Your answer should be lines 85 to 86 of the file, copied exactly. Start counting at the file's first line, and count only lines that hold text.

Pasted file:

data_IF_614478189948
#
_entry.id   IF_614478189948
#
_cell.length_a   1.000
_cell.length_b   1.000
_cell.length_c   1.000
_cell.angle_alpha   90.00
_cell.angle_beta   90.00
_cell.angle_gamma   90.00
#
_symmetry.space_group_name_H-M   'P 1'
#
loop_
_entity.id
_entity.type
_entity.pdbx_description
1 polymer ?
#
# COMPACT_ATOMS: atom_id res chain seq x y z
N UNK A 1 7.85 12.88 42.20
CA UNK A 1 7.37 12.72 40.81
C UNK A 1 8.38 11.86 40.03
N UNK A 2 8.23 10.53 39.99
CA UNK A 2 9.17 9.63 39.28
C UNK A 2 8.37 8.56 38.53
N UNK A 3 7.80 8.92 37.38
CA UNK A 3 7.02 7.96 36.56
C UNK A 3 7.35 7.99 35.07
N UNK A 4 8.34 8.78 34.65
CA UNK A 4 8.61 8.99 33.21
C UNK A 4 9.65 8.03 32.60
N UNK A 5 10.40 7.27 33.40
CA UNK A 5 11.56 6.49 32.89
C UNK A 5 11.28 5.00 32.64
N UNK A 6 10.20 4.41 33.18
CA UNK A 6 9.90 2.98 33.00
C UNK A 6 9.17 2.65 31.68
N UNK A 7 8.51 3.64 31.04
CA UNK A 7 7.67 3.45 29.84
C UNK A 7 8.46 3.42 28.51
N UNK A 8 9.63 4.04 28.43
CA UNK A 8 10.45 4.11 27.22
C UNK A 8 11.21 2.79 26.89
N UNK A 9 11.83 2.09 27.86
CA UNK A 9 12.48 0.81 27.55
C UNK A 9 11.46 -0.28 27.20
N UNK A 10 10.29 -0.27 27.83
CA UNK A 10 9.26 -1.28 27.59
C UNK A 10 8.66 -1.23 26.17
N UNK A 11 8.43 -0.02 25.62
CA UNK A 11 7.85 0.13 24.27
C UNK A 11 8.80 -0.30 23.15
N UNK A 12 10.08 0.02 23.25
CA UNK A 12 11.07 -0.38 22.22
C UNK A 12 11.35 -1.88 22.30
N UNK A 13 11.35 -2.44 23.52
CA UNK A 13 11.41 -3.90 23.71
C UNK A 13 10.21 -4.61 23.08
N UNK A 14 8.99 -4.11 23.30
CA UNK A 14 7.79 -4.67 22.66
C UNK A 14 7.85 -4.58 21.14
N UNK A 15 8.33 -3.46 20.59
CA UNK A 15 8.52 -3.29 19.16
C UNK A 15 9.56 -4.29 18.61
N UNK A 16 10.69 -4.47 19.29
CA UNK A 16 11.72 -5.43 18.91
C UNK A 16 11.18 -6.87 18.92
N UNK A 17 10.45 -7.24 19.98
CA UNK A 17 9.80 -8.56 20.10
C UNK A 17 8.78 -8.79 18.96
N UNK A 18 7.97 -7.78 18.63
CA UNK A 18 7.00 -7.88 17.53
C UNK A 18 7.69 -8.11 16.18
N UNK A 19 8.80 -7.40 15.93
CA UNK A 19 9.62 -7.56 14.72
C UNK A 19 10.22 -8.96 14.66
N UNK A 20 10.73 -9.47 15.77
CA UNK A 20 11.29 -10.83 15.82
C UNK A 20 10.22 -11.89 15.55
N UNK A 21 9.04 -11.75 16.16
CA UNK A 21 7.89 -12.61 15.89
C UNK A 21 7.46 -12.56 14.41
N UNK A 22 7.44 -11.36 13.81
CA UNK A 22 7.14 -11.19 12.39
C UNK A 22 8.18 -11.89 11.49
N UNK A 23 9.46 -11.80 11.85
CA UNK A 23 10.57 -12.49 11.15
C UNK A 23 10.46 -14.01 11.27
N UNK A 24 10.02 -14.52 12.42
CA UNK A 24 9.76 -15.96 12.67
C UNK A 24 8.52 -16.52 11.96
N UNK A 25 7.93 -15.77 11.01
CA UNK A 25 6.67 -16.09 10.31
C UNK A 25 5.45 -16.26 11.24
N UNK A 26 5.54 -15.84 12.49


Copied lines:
CA UNK A 22 7.14 -11.19 12.39
C UNK A 22 8.18 -11.89 11.49